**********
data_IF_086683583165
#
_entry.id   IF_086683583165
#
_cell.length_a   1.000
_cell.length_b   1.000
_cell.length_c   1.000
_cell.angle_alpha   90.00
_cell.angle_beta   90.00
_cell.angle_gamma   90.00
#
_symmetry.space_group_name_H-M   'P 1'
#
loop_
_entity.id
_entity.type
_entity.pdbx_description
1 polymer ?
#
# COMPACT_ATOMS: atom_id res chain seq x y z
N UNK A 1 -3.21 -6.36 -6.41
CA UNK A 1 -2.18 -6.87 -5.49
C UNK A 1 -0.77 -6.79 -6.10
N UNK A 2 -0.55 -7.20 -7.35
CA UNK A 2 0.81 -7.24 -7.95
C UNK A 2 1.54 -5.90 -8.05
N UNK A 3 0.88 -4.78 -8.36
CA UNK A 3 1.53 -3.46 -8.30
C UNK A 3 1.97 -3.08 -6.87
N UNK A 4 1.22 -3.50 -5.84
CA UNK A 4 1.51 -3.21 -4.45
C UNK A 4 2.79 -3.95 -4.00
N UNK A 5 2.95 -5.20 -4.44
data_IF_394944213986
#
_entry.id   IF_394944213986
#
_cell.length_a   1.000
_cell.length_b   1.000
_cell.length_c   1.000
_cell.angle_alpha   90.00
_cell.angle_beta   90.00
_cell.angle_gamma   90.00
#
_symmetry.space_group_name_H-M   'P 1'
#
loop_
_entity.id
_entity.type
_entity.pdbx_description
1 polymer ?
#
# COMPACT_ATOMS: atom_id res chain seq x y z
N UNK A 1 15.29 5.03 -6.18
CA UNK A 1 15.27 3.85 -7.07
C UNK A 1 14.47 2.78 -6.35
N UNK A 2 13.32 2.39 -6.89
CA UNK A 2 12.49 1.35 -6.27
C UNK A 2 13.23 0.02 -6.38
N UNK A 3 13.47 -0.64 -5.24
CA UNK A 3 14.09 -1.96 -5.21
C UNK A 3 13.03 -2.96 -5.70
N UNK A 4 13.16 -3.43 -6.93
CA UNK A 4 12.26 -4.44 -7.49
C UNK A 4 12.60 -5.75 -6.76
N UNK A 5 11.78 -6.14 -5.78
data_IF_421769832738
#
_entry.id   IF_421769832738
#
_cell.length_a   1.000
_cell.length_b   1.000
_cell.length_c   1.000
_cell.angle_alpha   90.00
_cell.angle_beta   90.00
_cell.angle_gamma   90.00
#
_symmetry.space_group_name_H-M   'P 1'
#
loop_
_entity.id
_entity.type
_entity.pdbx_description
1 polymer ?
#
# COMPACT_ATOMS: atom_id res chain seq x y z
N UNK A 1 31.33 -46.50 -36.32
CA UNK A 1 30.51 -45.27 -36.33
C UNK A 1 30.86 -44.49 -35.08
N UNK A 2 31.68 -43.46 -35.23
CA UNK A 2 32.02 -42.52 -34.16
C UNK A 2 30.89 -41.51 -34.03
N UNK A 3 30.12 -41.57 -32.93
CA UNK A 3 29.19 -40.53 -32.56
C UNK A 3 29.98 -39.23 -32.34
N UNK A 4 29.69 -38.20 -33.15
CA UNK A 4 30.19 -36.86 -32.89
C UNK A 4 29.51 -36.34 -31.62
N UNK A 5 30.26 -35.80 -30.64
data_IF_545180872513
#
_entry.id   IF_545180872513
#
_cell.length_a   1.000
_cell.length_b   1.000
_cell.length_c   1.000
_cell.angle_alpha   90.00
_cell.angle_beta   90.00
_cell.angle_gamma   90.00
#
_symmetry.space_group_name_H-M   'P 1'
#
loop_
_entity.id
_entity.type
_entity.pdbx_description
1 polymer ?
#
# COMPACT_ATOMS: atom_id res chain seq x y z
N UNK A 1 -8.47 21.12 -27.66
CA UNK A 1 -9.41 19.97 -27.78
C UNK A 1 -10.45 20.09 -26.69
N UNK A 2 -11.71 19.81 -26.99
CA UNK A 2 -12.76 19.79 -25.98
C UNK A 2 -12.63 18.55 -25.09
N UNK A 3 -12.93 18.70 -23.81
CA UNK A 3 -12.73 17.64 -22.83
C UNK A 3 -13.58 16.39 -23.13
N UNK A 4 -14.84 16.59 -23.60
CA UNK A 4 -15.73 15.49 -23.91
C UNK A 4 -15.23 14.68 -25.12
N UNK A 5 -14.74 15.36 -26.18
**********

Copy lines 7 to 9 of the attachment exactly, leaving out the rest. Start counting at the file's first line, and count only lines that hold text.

_cell.length_c   1.000
_cell.angle_alpha   90.00
_cell.angle_beta   90.00